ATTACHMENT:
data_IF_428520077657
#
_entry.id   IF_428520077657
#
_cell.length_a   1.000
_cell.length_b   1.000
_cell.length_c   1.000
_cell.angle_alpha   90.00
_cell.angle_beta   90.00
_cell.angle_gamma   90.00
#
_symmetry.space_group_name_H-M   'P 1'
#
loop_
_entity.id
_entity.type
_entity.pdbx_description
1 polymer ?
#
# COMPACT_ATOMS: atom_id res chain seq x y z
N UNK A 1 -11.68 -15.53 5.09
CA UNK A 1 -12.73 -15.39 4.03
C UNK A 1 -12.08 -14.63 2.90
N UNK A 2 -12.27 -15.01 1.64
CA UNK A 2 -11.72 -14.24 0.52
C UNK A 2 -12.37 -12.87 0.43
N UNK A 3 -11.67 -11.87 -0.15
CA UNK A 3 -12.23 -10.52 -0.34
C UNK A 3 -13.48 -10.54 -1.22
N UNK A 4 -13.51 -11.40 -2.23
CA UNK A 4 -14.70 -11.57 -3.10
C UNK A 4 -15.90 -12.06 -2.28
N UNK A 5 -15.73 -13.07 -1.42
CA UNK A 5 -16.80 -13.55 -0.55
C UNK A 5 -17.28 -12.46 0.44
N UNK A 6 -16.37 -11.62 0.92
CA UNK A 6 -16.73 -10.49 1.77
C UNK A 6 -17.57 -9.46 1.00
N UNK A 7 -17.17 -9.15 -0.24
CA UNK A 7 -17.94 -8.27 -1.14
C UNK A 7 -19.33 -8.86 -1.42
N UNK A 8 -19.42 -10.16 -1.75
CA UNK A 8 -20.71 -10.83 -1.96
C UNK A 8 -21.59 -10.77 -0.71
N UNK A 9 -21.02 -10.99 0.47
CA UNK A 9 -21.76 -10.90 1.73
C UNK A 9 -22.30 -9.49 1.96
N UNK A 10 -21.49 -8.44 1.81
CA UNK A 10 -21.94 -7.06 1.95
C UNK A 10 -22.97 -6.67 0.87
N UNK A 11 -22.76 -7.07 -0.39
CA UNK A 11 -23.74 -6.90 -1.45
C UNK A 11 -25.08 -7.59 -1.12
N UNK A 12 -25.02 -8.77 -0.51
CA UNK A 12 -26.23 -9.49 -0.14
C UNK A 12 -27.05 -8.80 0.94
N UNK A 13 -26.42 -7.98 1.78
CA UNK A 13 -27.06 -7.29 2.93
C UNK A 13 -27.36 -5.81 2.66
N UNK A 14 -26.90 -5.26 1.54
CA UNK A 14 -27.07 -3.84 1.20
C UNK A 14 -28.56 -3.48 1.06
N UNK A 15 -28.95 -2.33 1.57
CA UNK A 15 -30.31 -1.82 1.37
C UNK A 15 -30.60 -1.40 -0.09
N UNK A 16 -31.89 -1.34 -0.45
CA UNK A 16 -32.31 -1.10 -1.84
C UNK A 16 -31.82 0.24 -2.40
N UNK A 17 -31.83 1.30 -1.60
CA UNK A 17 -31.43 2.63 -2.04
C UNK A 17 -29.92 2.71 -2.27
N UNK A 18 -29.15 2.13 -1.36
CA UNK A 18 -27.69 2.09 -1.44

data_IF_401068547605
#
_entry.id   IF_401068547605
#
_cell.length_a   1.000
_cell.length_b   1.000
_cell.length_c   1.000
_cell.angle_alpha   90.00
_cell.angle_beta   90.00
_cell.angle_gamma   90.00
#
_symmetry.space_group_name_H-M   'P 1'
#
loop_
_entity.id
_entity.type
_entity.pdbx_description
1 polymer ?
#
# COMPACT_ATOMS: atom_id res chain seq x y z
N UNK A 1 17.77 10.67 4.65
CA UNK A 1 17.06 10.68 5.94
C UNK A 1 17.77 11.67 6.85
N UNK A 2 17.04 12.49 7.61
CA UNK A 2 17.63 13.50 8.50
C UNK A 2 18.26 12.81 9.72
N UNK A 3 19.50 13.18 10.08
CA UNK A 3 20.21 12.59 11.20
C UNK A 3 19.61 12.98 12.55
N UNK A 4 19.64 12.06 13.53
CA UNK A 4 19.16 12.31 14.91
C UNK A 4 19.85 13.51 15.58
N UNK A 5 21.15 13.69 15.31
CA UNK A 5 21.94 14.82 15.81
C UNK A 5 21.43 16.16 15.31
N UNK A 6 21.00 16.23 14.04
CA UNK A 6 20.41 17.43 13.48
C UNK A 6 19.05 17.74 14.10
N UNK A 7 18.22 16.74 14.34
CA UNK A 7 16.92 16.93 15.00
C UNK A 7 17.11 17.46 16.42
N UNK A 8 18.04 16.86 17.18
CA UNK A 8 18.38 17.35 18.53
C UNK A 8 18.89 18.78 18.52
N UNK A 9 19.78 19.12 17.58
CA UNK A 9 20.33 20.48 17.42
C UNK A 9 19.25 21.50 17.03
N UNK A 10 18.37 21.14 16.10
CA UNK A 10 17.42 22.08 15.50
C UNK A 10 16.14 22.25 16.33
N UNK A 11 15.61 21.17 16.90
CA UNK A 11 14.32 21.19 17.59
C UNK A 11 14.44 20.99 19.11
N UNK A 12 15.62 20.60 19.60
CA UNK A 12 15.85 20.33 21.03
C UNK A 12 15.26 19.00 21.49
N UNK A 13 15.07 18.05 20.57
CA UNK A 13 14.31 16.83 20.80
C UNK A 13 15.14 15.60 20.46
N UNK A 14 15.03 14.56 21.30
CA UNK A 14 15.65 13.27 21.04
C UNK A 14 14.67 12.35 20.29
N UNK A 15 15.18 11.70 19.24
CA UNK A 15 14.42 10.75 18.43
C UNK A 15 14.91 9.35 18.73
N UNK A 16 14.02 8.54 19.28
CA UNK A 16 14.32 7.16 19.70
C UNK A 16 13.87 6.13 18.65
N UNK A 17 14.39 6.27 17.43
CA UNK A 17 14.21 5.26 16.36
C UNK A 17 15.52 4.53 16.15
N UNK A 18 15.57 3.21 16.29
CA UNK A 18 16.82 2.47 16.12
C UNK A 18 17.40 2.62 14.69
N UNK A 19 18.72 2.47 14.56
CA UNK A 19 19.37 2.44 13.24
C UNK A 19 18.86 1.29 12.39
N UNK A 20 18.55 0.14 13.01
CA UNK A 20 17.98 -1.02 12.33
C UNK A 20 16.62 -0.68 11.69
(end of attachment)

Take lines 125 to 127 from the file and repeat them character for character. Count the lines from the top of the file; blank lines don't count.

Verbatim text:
CA UNK A 11 14.32 21.19 17.59
C UNK A 11 14.44 20.99 19.11
N UNK A 12 15.62 20.60 19.60